Sunday, September 02, 2007

One Local Summer - Week 10

ols 9.2.07

I can't believe Liz's One Local Summer has come to an end. This summer has been fantastic as we've searched out new sources for locally produced food. To remind you, I've set my limits on the Carolinas - both of them, and any other place we travel to. What has amazed me is that it has taken little effort to find produce, meat and dairy all within a short distance from home. Having one local meal a week has not been a challenge, choosing which meal to post about has. Summer, of course, is a much easier time to search out local produce, but with a little ingenuity and food preserving skills, I think we'll make it through fall, winter and early spring. Having land and a large garden makes it all easier, but I think anyone can garden on a postage stamp-size piece of land, and do it year long. All it takes is a little persistence.

Tonight's meal came all from the Asheville area. Our own community tailgate market ended last weekend, so we headed to the North Asheville Tailgate Market on the campus of UNCA to find a few special items. Produce-wise, there wasn't much that we weren't growing ourselves, but meat and dairy-wise, we hit a jackpot!

Dinner centered around fresh lamb ribs from Springhouse Meats/Hickory Nut Gap Farm - Mustard and Herb Crusted Rack of Lamb. The mustard was not local, but the herbs were from the garden and the bread crumbs were from a loaf of red wheat bread baked by our neighbor.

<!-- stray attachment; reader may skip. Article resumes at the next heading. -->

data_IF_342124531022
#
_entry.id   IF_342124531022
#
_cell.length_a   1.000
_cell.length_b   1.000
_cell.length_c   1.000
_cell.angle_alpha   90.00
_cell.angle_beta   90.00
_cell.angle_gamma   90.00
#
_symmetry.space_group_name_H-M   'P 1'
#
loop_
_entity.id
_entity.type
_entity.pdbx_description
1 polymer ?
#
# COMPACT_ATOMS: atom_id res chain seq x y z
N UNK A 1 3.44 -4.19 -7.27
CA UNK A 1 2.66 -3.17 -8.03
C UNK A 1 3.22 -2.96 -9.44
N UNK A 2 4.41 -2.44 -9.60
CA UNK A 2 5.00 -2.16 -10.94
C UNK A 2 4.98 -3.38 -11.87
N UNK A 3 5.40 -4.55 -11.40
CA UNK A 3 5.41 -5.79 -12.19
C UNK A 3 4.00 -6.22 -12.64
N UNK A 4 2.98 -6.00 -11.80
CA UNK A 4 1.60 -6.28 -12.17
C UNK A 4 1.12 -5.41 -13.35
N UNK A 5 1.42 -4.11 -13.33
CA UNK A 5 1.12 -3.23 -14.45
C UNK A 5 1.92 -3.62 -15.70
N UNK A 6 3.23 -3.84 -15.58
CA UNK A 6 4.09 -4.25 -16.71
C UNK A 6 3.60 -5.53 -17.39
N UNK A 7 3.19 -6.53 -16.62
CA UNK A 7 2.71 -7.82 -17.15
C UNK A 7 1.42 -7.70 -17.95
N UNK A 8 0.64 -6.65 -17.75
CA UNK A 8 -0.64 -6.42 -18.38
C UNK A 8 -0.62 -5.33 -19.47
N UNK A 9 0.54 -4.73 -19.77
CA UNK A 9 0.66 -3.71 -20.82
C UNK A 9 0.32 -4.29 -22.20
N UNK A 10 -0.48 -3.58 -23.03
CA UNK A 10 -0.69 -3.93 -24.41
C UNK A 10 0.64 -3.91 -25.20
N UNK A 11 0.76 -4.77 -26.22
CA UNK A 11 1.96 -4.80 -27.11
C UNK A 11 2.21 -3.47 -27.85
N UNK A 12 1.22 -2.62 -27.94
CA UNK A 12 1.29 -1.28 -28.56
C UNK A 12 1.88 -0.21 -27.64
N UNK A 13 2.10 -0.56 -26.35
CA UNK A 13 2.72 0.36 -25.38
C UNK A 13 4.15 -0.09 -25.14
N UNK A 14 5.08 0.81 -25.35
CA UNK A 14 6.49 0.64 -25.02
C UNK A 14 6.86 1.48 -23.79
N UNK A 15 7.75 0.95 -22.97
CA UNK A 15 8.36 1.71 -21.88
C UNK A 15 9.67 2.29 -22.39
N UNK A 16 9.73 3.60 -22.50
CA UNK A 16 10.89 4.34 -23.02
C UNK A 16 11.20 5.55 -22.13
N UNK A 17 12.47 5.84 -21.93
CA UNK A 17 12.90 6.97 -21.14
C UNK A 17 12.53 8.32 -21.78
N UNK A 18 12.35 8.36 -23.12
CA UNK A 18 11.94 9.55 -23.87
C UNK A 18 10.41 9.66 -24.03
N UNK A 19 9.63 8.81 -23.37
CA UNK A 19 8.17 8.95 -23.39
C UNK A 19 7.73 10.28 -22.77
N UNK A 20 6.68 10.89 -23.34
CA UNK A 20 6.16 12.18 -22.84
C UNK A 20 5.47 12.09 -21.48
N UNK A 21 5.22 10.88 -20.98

To accompany the lamb we had steamed Russian Banana Fingerling potatoes from the garden (a gardening disappointment, but tasty non-the-less) and Roma green beans. We also served kamut rolls made by our neighbor (our plan after the end of our market is to exchange eggs for bread). Nothing except the salt, pepper, olive oil, mustard and the wine came from farther than 17 miles away. Local can be so good!

Now we are faced with the start of the Eat Local Challenge. I've participated each year and this year there are plenty of suggestions to help participants approach the challenge. We generally have local food everyday - almost something at every meal. I'm going to think about the challenge and approach it a little differently -looking for new local sources, writing about restaurants supporting local growers and farmers, and continuing to write about the garden. I'll also share a little bit of what we are doing to preserve our food and how we are continuing to grow as one season winds down and another begins.

I guess it's a little bit like my post yesterday. Just because one season is ending, you don't have to stop the momentum gained over the summer. This time of year harvest is in full swing. I guess this is the month to party!

1 comment:

  1. My gosh, those lambchops look divine.

    I'm always amazed that anyone can see (or smell) something that glorious and think that we shouldn't eat meat. As if! :)

    Thanks so much for being such a part of my summer project, Maggie.